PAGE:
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ECHO Autism: Bringing Best Autism Care to Primary Care.

TitleECHO Autism: Bringing Best Autism Care to Primary Care.
Publication TypeConference Abstract
Year of Publication2016
AuthorsSohl, KA, Curran, A, Brown, R, Mazurek, MO
Conference NameIMFAR.
Abstract

Background: Children with ASD have limited access to comprehensive medical care in their communities. Children from underserved populations and regions face even greater disparities in access to diagnostic and treatment services. Primary care providers (PCP) report low self-perceived competency and a high need for education about medical management of children with autism. Given limited resources for specialty care, there is a need to increase capacity for PCPs to provide best practice autism care in primary care. Extension for Community Healthcare Outcomes (ECHO®) is a model of telehealth that builds local capacity by teaching best practices using case-based learning, video technology, and outcome evaluation. ECHO Autism was developed in partnership with The Autism Intervention Research for Physical Health/ Autism Treatment Network (AIRP/ATN) to disseminate evidence-based screening and management guidance to community providers.

Objectives: The objective of this project was to recruit PCPs to participate in a 6 month pilot of ECHO Autism to determine if this model was effective in 1) increasing PCP self-efficacy with identification of ASD symptoms in children between 12 months and 18 years of age and 2) increasing PCP self-efficacy in assessing and treating common medical and psychiatric comorbidities in children with autism.

Methods: Fourteen PCPs were recruited to participate in ECHO® Autism clinics facilitated by an interdisciplinary team of autism and behavioral experts. During two hour, biweekly clinics, the expert team facilitated discussion and provided feedback for two PCP generated case-based presentations and delivered a didactic presentation, augmenting case-based learning. Practice behavior and self-efficacy in screening and medical management of children with ASD were measured at baseline and post-intervention. Wilcoxon signed-rank tests were performed with significance set at p < 0.05.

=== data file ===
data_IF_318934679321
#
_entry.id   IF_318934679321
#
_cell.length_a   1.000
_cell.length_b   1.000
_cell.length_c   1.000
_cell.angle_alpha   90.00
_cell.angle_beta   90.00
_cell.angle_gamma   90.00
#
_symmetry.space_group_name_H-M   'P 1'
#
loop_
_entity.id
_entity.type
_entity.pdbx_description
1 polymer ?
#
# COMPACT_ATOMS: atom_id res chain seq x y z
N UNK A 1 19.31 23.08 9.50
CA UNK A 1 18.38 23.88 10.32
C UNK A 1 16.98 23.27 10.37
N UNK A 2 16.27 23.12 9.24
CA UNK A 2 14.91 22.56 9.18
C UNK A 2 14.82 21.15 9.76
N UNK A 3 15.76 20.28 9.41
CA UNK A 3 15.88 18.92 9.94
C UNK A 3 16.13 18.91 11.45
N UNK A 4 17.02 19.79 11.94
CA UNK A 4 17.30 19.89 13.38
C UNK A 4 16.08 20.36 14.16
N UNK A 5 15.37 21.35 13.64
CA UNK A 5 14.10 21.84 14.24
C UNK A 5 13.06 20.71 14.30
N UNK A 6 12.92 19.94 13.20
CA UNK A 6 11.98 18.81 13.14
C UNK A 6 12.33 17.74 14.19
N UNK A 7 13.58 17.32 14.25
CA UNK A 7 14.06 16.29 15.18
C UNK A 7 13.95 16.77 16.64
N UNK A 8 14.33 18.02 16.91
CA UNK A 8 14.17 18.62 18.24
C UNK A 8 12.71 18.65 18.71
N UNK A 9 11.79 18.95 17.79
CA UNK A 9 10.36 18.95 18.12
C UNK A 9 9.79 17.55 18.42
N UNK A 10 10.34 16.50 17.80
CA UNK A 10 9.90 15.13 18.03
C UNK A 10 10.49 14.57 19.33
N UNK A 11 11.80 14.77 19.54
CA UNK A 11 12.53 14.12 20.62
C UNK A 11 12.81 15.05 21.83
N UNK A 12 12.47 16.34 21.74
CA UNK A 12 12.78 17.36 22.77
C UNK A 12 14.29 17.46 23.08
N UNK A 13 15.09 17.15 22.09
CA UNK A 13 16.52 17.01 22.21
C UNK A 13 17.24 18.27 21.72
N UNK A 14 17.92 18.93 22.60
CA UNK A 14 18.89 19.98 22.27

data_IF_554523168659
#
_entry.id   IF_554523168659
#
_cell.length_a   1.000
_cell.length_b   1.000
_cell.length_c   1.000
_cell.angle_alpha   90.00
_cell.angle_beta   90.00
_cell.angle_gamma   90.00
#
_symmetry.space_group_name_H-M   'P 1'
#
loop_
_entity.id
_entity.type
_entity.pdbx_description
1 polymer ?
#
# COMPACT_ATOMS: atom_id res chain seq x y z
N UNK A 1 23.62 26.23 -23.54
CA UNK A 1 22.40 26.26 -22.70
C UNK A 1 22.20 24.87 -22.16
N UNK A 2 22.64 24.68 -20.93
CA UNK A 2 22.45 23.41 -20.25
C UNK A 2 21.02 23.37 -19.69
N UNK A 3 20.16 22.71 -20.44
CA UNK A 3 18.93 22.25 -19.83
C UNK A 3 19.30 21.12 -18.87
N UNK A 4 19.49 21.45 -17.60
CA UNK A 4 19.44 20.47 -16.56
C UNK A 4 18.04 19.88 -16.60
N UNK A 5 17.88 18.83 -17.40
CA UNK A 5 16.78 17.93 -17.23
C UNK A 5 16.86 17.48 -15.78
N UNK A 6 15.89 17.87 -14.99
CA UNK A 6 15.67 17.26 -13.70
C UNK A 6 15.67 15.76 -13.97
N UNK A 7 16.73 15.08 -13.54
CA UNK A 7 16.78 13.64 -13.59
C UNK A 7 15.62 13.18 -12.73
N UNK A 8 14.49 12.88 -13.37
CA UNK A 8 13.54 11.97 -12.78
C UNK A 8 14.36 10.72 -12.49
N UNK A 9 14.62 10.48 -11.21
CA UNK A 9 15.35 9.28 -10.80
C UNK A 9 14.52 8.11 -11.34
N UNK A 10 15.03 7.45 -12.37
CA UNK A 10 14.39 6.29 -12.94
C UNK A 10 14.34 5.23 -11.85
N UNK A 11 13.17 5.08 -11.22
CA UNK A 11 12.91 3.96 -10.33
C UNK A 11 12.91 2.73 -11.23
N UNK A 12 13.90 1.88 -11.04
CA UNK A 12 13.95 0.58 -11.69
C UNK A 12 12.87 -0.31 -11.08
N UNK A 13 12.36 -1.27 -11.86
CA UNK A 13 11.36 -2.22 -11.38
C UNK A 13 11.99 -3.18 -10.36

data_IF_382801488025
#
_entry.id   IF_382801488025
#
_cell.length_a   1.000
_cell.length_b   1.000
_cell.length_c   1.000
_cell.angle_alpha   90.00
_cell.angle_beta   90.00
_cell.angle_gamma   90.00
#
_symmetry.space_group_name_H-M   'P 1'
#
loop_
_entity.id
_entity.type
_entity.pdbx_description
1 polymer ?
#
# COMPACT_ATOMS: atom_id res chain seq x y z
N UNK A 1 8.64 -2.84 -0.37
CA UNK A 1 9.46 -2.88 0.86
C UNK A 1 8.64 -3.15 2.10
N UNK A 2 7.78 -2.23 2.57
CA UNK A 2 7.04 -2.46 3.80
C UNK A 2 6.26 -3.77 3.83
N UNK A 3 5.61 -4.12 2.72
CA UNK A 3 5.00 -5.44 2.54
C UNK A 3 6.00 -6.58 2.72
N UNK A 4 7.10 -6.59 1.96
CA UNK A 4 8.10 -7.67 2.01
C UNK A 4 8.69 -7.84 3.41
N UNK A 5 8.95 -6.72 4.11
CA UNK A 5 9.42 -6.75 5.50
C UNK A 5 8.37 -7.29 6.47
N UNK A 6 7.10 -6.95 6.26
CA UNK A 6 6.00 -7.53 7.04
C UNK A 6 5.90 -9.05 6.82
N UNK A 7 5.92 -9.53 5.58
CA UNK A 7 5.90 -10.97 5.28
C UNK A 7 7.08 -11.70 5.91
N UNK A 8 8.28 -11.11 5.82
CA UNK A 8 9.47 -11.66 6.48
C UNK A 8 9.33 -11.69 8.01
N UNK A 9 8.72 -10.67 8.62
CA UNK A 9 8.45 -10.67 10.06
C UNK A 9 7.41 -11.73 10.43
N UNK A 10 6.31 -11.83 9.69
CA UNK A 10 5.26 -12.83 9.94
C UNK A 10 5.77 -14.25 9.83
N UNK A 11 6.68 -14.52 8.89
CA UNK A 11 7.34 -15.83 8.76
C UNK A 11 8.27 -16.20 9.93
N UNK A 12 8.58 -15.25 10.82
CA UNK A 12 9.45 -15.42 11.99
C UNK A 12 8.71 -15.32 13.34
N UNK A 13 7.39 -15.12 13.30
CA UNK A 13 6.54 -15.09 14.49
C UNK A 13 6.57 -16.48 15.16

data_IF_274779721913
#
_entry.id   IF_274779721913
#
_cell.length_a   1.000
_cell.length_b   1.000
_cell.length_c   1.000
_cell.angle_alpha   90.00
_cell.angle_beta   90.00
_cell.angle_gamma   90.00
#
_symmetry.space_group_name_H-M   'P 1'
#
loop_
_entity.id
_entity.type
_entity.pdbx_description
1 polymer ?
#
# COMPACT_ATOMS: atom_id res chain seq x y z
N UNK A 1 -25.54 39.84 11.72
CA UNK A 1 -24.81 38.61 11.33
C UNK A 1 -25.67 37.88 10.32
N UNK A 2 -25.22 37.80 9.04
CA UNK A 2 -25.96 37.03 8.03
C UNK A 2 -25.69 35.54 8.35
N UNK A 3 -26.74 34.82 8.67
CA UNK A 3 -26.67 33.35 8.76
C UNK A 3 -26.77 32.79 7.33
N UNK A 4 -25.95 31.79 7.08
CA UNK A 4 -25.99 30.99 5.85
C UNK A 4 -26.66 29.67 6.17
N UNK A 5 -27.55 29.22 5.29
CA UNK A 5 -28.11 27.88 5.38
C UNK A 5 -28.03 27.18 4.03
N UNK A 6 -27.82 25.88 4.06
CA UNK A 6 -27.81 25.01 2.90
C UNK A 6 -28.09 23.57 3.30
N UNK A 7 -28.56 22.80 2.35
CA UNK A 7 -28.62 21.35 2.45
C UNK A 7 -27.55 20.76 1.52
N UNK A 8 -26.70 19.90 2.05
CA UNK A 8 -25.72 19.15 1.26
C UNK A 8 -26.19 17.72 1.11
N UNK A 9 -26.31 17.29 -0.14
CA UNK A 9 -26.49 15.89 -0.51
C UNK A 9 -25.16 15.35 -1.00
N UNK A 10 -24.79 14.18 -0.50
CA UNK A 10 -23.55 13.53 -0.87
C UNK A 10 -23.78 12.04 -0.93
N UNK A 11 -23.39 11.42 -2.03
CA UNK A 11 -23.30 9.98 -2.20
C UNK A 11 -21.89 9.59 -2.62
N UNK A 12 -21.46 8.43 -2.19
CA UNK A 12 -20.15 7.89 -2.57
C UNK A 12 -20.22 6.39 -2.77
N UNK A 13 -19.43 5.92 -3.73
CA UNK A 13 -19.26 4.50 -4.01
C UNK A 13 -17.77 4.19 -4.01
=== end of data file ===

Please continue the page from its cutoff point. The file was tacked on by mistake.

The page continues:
Results: Improvements in Total Self-Efficacy from pre-test (M = 177.15, SD = 46.59) to post-test (M = 227.43, SD = 21.59; Z = -3.06, p = .002) were noted. Improvements in Self-Efficacy were also observed in each of the subscales, including Screening, (Z = -260, p = .009). Resources (Z = -3.11, p = .002), Medical (Z = -2.68, p = .007), Psychiatric (Z = -3.06, p = .002), and Additional (Z = -2.87, p = .004). The percentage of pediatricians reporting full compliance with American Academy of Pediatrics (AAP) guidelines for autism screening increased from 30% to 60% following participation in ECHO Autism.

Conclusions: The ECHO Autism model is an effective model to improve primary care provider self-efficacy with identification and management of autism. This real-time, interactive model offers an efficient and effective support system and fosters networking between all participants. As cases are presented and didactics delivered, PCPs increase their comfort, knowledge and confidence in screening, assessing and treating children and youth with ASD and other developmental concerns. ECHO Autism also is a promising model to improve compliance with AAP screening guidelines. Future research should focus on demonstrating sustainable practice change in primary care that results in improved access and outcomes for individuals with autism.